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Columbian Lawyers educated on mental hygiene legal services

April 5, 2018 By Paul Frangipane Brooklyn Daily Eagle
Betsey Jean-Jacques, left, and Janet McFarland gave a presentation on mental hygiene legal services at the monthly Columbian Lawyers Association meeting. Eagle photo by Mario Belluomo
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Members of the Columbian Lawyers Association received a lesson on mental hygiene legal services (MHLS) at its monthly meeting in Dyker Heights, where Betsey Jean-Jacques and Janet McFarland presented “The Ins and Outs of Mental Hygiene: Hospitalizations to Civil Commitment and So Much More.”

McFarland and Jean-Jacques set up two empty chairs in front of them at the Rex Manor and prefaced their presentation by saying they would not be getting through all that MLHS encompasses.

“We’d be here for a week if we had to go through every area,” McFarland said. “But the one thing we promise you is by the time you leave here, you will know how to get that crazy family member civilly committed in a psych ward at a hospital.”

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McFarland is a court attorney referee at Family Court in Staten Island. She graduated from Brooklyn Law School and is now the first vice president of the Staten Island Women’s Bar Association.

Brooklyn native Jean-Jacques is the principal law clerk to the Hon. Francois Rivera at Kings County Supreme Court, Civil Term, and the corresponding secretary of the Staten Island Women’s Bar Association.

Together they’ve worked in MHLS for more than 10 years.

“A lot of people don’t know that everything you do, mental hygiene legal services is kind of in the background,” Jean-Jacques told the crowd. She explained that it practices as checks and balances reserving the rights of patients in hospitals, making sure proper treatment is given.


The two won the crowd over when they invited guests into the presentation.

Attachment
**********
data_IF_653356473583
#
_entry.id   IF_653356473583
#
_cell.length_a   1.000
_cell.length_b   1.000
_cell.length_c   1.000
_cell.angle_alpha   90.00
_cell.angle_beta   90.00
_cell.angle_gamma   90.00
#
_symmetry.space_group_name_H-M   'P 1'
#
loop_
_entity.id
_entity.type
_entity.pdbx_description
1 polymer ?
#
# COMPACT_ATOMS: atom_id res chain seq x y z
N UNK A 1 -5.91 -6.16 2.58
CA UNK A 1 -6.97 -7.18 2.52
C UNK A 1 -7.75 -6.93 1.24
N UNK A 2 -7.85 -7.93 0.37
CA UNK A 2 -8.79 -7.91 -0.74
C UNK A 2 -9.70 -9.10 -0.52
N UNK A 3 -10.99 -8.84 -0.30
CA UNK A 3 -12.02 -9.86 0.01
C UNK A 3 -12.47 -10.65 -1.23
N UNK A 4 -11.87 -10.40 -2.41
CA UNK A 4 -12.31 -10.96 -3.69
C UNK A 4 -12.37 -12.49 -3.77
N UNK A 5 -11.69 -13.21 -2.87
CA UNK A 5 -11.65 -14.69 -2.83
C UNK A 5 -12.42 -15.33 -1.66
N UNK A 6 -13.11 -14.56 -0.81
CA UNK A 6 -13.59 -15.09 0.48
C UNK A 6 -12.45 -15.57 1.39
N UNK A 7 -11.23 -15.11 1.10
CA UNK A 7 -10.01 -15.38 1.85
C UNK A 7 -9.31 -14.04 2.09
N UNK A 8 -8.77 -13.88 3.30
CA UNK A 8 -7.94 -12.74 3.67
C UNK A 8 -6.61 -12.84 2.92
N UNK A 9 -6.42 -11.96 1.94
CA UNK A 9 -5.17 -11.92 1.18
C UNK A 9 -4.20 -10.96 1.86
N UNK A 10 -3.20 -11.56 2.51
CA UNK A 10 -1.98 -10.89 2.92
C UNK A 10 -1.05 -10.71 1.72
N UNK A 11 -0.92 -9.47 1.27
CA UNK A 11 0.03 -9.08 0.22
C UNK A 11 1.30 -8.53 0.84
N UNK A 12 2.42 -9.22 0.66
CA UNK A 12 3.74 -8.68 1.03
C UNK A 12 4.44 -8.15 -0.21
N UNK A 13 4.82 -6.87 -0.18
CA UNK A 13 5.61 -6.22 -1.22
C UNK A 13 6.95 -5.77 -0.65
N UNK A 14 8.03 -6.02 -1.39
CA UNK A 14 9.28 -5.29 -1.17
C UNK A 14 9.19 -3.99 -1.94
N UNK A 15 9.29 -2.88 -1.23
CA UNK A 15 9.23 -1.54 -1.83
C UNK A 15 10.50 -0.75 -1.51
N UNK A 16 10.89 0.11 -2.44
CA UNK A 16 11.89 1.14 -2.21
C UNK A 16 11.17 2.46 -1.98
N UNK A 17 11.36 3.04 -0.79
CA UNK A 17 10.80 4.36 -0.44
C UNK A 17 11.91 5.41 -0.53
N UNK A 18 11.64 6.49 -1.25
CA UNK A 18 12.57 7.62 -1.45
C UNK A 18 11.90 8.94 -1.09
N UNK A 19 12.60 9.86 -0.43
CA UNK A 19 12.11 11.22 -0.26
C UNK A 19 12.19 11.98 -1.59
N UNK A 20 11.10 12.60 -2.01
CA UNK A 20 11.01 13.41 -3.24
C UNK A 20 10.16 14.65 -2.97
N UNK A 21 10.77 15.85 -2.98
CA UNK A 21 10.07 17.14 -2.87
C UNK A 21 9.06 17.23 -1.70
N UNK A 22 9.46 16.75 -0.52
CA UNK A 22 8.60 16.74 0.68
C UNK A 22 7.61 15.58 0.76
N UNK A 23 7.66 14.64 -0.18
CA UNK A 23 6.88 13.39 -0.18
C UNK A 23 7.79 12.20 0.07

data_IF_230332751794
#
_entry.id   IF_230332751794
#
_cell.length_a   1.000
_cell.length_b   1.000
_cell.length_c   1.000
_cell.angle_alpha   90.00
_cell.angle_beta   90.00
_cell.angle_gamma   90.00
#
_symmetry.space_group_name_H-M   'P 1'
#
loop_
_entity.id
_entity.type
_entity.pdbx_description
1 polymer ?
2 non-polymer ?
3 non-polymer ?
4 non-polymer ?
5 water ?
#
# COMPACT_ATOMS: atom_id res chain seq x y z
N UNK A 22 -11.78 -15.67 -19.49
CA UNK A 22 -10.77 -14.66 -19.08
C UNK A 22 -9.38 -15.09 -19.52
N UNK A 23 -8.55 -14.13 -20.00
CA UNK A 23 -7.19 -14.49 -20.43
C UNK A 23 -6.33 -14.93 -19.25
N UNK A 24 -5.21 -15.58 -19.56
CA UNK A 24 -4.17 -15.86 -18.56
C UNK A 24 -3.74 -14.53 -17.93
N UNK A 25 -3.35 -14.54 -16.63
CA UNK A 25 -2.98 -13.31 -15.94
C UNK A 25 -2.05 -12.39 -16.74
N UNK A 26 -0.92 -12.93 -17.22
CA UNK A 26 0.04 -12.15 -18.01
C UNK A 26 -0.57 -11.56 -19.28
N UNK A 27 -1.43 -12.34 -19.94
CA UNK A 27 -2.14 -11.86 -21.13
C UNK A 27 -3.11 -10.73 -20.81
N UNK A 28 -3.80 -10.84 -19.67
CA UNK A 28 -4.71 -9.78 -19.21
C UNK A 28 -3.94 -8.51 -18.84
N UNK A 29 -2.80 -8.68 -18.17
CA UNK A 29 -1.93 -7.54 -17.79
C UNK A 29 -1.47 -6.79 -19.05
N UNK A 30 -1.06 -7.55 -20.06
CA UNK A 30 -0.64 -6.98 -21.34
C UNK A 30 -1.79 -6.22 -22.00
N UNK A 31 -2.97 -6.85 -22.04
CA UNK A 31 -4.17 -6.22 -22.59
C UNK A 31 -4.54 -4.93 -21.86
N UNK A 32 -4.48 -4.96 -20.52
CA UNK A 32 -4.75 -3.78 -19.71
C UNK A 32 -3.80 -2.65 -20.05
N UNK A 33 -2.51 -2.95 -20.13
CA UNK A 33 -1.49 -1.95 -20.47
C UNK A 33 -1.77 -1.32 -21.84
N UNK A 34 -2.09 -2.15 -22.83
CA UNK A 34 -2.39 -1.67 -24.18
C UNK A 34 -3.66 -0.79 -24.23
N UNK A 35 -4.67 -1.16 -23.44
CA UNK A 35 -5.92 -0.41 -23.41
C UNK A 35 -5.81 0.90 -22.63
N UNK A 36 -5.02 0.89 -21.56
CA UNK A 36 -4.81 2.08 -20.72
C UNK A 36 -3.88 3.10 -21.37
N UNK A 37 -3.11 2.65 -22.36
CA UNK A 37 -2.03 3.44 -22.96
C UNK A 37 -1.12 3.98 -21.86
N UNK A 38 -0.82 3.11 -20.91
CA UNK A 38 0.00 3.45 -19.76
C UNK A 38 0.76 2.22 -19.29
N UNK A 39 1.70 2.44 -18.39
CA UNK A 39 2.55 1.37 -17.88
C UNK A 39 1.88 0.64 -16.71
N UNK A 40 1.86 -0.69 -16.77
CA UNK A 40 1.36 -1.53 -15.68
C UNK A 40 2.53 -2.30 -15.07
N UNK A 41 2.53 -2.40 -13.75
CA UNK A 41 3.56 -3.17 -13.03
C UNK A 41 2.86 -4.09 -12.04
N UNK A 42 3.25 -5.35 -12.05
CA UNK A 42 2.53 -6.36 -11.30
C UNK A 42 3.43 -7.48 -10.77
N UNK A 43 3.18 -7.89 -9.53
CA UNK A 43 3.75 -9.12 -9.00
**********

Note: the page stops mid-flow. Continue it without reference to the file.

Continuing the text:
“So our first guest is Warren Warrant,” Jean-Jacques said as she raised a picture of President Donald J. Trump.

The situation followed: The 71-year-old Warrant had been posting strange things on Twitter while trying to fire the mailman and gardener.

The pair explained that if his family wanted him to go to the hospital and he refused, they could get a mental hygiene warrant from the court, which McFarland says is easy to acquire.

Once the judge signs off on it, law enforcement can be called to bring the person to court and eventually the hospital.

Another option in the process could be calling a mobile health crisis unit, which is a team of health professionals that can come to the person’s home and evaluate them, making a warrant easier to get.

The next guest ready to fill the empty chair next to Warren was Anthony Adult, represented by a photo of former Rep. Anthony Weiner. Adult was found shouting about running for mayor when the police brought him to the hospital.

He refused to take his medication and didn’t want to be hospitalized but the staff can treat him over objection, Jean-Jacques said. In this case, the hospital has to provide proof that the patient doesn’t have the capability to make his own decision.

In the event that Adult improves but doesn’t want to continue his medication upon relief, the law allows for an assisted outpatient treatment program. The program would set him up with a group to follow him around and make sure he takes his medicine.

Running out of time, the speakers ended assuring the audience that there was much more to be discussed in the realm of MHLS.

The association will be back at the Rex Manor in Dyker Heights on May 1 for elections.

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